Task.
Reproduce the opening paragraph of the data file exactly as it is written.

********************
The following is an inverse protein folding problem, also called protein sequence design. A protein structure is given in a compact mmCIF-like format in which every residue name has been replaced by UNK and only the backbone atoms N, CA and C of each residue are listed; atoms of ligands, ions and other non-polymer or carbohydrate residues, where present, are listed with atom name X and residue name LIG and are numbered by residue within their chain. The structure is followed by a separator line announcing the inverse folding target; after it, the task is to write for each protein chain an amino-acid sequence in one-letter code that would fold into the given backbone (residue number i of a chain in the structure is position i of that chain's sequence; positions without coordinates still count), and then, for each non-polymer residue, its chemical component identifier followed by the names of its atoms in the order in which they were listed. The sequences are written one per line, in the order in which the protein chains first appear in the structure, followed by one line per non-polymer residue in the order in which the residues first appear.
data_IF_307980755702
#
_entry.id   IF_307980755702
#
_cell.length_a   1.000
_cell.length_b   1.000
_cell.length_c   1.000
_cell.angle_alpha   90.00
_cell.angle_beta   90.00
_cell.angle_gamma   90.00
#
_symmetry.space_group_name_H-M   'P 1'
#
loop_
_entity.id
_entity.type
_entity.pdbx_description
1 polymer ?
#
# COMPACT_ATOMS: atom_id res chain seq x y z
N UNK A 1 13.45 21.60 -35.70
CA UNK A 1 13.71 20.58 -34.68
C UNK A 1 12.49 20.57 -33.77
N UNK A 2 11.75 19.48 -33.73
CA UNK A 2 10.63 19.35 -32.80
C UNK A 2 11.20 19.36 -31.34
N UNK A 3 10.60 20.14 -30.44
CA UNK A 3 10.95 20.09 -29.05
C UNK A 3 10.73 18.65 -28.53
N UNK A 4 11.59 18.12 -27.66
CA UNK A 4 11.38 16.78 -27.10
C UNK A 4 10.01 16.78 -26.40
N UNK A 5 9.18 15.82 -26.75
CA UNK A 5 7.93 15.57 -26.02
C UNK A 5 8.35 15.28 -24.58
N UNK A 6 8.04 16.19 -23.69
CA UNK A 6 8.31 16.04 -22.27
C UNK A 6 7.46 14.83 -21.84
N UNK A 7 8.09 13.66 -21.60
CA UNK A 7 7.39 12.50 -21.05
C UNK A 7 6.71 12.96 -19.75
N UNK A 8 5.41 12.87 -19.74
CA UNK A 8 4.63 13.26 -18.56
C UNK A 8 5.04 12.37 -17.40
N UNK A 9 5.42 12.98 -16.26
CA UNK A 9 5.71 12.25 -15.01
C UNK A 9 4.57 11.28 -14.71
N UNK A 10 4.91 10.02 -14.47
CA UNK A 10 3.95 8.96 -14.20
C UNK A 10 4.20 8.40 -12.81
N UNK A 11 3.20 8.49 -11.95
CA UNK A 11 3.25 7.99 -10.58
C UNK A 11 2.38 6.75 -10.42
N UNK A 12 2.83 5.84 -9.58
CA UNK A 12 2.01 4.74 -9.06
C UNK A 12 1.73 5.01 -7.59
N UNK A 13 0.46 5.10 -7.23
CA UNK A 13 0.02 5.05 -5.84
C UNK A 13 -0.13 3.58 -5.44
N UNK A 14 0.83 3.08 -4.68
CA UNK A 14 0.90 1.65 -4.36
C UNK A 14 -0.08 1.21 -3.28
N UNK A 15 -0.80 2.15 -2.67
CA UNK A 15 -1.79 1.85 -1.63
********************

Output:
The following is an inverse protein folding problem, also called protein sequence design. A protein structure is given in a compact mmCIF-like format in which every residue name has been replaced by UNK and only the backbone atoms N, CA and C of each residue are listed; atoms of ligands, ions and other non-polymer or carbohydrate residues, where present, are listed with atom name X and residue name LIG and are numbered by residue within their chain. The structure is followed by a separator line announcing the inverse folding target; after it, the task is to write for each protein chain an amino-acid sequence in one-letter code that would fold into the given backbone (residue number i of a chain in the structure is position i of that chain's sequence; positions without coordinates still count), and then, for each non-polymer residue, its chemical component identifier followed by the names of its atoms in the order in which they were listed. The sequences are written one per line, in the order in which the protein chains first appear in the structure, followed by one line per non-polymer residue in the order in which the residues first appear.